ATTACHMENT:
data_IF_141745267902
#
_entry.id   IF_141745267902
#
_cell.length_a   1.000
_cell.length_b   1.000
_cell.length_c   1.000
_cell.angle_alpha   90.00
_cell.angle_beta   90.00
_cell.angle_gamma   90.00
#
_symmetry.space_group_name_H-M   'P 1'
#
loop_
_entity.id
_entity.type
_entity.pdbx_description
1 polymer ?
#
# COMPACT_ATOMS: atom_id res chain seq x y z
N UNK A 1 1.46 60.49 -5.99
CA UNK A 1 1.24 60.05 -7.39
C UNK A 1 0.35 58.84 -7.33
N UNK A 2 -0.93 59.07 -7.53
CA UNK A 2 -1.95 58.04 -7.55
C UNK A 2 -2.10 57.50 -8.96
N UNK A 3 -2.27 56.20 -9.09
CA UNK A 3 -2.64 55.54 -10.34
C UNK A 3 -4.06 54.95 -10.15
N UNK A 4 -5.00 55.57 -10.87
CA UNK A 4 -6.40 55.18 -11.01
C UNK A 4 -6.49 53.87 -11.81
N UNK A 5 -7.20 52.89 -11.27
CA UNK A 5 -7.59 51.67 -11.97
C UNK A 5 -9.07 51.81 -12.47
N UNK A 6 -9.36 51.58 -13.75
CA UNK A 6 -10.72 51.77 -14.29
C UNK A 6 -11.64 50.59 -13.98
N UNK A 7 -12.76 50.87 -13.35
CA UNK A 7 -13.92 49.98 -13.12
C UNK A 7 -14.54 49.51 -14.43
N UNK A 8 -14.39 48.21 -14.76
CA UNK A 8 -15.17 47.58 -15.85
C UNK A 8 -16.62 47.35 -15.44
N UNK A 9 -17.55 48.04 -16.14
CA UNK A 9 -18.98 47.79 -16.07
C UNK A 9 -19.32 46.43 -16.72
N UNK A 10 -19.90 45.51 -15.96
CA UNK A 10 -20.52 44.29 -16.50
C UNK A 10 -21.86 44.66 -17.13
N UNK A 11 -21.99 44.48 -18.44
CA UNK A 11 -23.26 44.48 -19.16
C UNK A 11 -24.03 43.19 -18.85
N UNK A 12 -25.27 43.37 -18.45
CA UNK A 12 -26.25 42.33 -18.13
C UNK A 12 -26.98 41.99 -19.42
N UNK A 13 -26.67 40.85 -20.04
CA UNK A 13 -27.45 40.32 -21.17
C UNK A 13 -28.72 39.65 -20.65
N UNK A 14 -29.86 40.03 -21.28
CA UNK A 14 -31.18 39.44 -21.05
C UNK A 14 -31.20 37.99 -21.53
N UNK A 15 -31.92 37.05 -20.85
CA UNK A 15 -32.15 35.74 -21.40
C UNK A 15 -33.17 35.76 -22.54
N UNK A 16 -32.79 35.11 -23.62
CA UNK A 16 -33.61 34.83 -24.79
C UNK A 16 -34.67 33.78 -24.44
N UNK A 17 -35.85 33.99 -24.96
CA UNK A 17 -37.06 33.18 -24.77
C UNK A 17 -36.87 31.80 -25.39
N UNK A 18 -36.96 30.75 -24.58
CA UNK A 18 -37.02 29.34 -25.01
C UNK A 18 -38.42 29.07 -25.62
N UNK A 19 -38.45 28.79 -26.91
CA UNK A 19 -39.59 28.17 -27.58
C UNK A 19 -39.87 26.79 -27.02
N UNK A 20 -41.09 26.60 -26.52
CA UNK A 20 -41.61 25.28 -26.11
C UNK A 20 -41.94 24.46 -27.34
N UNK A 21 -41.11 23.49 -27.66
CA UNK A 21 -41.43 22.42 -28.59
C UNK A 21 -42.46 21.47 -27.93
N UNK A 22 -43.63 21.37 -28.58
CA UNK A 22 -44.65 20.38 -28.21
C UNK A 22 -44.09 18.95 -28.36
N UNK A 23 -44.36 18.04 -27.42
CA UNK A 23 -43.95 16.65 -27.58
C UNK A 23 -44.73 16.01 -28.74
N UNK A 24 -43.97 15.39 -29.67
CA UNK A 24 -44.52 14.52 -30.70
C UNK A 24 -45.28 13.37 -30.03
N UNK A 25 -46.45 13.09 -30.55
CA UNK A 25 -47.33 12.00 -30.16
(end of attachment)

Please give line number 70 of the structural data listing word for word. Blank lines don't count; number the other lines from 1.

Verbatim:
CA UNK A 17 -37.06 33.18 -24.77